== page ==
Models For Predicting the Structural Characteristics of Sand-Quarry Dust Blocks

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ABSTRACT

In this work, models for predicting six structural characteristics and cost of sand-quarry dust blocks were developed. Three model equations namely Scheffe’s simplex lattice design (pseudo component), Scheffe’s simplex lattice design (component proportion) and Osadebe’s model were developed for each property. The properties investigated were Compressive strength, Water absorption and Split tensile strength. The others are Static modulus of elasticity, Flexural strength and Shear strength. The models were fitted to data obtained from tests on various mixes of 140 sand-quarry dust hollow blocks of 450 x 225 x 225 mm, 66 beams of 600 x 150 x150mm and 66 cylinder specimens of 150mm diameter and 300mm long. Adequacy of the models were confirmed using F statistic and normal probability plot. Computer programs, were developed to determine the responses to a given mix and the mixes that give a desired response value. The effect of the partial replacement of sand with quarry dust on the characteristics of the blocks was also studied. Component interactions was studied using Cox response trace plots. Comparisons between the experimental and model predicted results and between the models were made. The percentage difference between the experimental and model predicted values were all below 5% for all the models and responses. The analyses also show that there is no significant statistical difference between the models. The minimum and maximum values of compressive strength predictable by Scheffe’s pseudo component model are respectively 2.74 and 5.22Nmm-2. The corresponding values for the water absorption of the blocks are 3.21 and 7.84%. For the Scheffe’s component proportion model, the predictable compressive strength values range from 2.77 to 5.23Nmm-2 . The corresponding range for water absorption is 3.20 to 7.84%. The minimum and maximum flexural strength predictable by the Scheffe’s pseudo component model are 2.40 and 4.34Nmm-2 respectively. The corresponding values for the Split tensile strength are 2.24 and 3.33Nmm-2 . For Scheffe’s component proportion model, the corresponding values are 2.45 and 4.35Nmm-2 for the flexural strength and 2.27 and 3.33Nmm-2 for the split tensile strength. Analyses of the pseudo component models show that there is binary synergy between sand and quarry dust for all the properties. Other binary combinations anti synergistic effects. Cement and water has the greatest effect on the properties. The structural properties of the blocks improved when 10 to 40% of the sand was partially replaced with quarry dust. The optimum replacement was at 40% with an increase in compressive strength of 27%. A list of 117 mixes that meet NIS 87: (2004) recommended minimum compressive strength of 3.45Nmm-2 for load bearing sandcrete blocks was established. It is recommended that the inclusion of quarry dust in sandcrete block production be encouraged especially in areas where quality sand for sandcrete block production is scarce and expensive.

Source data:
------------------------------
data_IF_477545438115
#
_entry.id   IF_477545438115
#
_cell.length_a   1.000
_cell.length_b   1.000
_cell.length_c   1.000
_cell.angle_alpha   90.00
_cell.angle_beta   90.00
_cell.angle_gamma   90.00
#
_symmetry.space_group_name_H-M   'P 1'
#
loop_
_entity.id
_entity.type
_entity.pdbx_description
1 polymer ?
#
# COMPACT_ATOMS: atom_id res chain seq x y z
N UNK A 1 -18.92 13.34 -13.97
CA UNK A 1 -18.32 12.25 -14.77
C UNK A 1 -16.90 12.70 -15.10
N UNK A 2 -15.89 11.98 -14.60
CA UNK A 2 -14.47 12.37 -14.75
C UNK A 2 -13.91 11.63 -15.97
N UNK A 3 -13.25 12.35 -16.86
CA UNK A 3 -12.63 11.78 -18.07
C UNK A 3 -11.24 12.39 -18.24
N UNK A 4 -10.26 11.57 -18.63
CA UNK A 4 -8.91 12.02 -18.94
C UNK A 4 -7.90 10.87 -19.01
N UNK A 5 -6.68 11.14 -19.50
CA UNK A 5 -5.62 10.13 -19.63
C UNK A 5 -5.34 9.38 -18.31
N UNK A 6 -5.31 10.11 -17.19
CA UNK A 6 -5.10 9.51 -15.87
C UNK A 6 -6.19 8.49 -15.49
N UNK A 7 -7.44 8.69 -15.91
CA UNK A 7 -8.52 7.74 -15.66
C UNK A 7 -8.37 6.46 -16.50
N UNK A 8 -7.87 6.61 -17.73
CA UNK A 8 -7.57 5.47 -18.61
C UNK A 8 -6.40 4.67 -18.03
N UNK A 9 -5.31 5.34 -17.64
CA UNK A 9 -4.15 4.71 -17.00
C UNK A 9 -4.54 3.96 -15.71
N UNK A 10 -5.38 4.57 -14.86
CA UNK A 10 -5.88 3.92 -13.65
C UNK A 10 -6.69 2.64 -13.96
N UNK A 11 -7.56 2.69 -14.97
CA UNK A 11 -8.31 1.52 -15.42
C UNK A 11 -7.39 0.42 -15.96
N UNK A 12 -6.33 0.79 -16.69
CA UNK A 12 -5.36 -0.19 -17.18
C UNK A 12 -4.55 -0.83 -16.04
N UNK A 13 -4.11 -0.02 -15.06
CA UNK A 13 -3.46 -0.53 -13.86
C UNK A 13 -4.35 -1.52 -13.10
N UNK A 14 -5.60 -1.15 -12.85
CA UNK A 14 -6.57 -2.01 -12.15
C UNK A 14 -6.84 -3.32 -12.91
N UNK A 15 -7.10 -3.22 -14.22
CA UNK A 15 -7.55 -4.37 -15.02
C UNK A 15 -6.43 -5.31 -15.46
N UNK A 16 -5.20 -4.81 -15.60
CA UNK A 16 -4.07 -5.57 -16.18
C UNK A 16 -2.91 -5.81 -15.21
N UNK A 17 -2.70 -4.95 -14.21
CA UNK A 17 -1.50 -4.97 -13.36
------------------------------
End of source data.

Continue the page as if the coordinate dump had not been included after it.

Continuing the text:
TABLE OF CONTENTS

CONTENT PAGE

Title page i

Approval page ii

Certification iii

Dedication iv

Acknowledgement v

Abstract vii

Table of Contents viii

List of Tables xi

List of Figures xvii

List of Appendices xx

CHAPTER ONE: INTRODUCTION 1

1.1 General 1

1.2 Statement of the Problem 2

1.3 Statement of Objectives 5

1.4 Scope of the Study 5

1.5 Justification of Study 6

CHAPTER TWO: LITERATURE REVIEW 7

2.1 Blocks 7

2.1.1 Sandcrete blocks 8

2.1.2 Constituents of Sandcrete blocks 9

2.1.1.2 Strength and durability properties of hardened concrete/sandcrete 15

2.1.1.3 Manufacture of Sandcrete blocks 20

2.1.1.4 Factors affecting the strength of sandcrete blocks 23

2.2. Quarry dust 25

2.2.1 Physical and chemical properties of quarry dust 26

2.2.2 Use of quarry dust in concrete/sandcrete works 26

2.3 Application of statistical methods in concrete mixture optimization 29